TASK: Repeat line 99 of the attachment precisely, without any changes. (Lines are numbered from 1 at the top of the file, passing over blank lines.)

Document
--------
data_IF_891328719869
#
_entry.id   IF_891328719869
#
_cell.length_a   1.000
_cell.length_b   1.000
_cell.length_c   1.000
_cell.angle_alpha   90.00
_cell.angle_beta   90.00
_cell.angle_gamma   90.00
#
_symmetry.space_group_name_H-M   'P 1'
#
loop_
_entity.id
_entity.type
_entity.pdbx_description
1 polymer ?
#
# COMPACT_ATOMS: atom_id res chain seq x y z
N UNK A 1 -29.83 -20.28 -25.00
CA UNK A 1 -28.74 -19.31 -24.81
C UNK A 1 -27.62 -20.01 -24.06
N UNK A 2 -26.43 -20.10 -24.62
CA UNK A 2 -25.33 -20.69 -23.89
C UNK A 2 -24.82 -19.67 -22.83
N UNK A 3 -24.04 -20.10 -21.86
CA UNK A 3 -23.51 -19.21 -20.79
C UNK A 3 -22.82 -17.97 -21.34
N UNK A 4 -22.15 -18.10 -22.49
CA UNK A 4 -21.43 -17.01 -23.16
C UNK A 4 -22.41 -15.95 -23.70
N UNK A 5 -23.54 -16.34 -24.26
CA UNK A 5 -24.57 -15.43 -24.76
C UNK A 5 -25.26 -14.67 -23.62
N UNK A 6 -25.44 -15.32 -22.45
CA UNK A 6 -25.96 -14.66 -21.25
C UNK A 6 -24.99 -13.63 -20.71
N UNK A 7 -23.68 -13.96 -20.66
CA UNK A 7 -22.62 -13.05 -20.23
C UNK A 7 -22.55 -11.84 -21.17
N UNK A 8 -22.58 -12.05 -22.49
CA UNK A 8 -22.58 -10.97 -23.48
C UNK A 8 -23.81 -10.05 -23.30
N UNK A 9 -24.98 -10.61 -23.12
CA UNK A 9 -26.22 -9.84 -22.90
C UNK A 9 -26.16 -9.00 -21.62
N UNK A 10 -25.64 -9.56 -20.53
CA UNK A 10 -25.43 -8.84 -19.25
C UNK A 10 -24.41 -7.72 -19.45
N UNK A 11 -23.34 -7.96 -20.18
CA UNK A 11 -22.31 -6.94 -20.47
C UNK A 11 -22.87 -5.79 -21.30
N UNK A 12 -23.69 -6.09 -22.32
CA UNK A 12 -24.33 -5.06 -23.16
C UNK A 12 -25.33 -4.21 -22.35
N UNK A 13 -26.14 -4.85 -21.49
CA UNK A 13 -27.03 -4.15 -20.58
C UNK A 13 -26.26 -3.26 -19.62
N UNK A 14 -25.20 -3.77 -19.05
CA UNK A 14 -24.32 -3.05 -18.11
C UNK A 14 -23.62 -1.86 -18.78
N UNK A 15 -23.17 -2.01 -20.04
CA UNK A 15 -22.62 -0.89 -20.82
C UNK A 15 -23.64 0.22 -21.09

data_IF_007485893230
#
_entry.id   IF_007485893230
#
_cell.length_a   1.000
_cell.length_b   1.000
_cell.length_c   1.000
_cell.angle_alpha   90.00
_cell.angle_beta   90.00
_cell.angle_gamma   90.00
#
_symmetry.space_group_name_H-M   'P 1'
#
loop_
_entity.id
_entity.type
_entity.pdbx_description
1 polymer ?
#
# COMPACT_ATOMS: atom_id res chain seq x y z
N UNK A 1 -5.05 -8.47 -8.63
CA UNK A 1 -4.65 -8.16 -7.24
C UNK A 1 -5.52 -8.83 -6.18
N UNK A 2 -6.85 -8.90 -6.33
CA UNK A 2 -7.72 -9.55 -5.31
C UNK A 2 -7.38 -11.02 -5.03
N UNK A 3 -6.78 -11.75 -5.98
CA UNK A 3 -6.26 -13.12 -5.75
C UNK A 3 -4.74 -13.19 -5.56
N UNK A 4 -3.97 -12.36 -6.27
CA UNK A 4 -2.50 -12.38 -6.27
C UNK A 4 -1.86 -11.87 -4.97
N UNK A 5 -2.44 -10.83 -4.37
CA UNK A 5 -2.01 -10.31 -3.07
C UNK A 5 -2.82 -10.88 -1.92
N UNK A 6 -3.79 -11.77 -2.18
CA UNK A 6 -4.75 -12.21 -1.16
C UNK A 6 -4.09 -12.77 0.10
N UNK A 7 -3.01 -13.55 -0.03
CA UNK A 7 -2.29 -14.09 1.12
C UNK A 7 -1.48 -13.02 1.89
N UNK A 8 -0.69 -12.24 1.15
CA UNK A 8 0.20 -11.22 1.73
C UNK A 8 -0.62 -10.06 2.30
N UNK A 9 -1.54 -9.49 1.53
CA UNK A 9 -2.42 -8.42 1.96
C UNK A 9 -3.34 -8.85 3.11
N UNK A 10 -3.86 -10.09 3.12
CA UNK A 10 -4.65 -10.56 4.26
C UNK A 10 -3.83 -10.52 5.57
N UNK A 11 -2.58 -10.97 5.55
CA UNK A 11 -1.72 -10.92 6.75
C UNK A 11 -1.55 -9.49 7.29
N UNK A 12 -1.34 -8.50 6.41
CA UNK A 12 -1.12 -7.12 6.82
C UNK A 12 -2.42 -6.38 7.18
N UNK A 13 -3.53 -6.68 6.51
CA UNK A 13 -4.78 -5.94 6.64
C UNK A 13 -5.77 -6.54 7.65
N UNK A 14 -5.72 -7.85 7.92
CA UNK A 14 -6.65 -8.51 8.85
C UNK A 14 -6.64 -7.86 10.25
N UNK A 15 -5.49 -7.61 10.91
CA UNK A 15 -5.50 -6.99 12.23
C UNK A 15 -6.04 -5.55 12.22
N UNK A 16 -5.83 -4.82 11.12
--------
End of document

CA UNK A 5 -2.01 -10.31 -3.07